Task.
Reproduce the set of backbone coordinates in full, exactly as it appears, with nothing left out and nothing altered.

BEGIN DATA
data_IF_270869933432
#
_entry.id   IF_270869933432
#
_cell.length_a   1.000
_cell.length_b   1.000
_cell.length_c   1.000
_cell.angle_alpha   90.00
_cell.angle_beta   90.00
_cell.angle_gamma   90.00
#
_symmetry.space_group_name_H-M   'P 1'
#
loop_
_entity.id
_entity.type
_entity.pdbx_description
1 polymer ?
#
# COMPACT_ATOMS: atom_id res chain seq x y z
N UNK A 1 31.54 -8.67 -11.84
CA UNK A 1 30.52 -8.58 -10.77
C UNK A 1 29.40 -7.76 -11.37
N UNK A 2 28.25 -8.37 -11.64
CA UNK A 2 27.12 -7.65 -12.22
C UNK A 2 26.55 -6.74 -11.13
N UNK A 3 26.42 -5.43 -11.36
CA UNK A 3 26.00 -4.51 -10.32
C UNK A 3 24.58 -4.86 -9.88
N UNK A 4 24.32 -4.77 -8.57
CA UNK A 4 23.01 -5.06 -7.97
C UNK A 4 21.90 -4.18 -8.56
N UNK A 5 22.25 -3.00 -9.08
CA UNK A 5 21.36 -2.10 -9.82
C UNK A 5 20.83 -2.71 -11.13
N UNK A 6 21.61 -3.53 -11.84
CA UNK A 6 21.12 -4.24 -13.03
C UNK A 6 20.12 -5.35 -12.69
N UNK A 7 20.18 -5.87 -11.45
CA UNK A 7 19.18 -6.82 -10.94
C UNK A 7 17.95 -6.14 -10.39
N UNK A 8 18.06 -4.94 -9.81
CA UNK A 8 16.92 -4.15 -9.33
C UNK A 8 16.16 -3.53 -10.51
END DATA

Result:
data_IF_270869933432
#
_entry.id   IF_270869933432
#
_cell.length_a   1.000
_cell.length_b   1.000
_cell.length_c   1.000
_cell.angle_alpha   90.00
_cell.angle_beta   90.00
_cell.angle_gamma   90.00
#
_symmetry.space_group_name_H-M   'P 1'
#
loop_
_entity.id
_entity.type
_entity.pdbx_description
1 polymer ?
#
# COMPACT_ATOMS: atom_id res chain seq x y z
N UNK A 1 31.54 -8.67 -11.84
CA UNK A 1 30.52 -8.58 -10.77
C UNK A 1 29.40 -7.76 -11.37
N UNK A 2 28.25 -8.37 -11.64
CA UNK A 2 27.12 -7.65 -12.22
C UNK A 2 26.55 -6.74 -11.13
N UNK A 3 26.42 -5.43 -11.36
CA UNK A 3 26.00 -4.51 -10.32
C UNK A 3 24.58 -4.86 -9.88
N UNK A 4 24.32 -4.77 -8.57
CA UNK A 4 23.01 -5.06 -7.97
C UNK A 4 21.90 -4.18 -8.56
N UNK A 5 22.25 -3.00 -9.08
CA UNK A 5 21.36 -2.10 -9.82
C UNK A 5 20.83 -2.71 -11.13
N UNK A 6 21.61 -3.53 -11.84
CA UNK A 6 21.12 -4.24 -13.03
C UNK A 6 20.12 -5.35 -12.69
N UNK A 7 20.18 -5.87 -11.45
CA UNK A 7 19.18 -6.82 -10.94
C UNK A 7 17.95 -6.14 -10.39
N UNK A 8 18.06 -4.94 -9.81
CA UNK A 8 16.92 -4.15 -9.33
C UNK A 8 16.16 -3.53 -10.51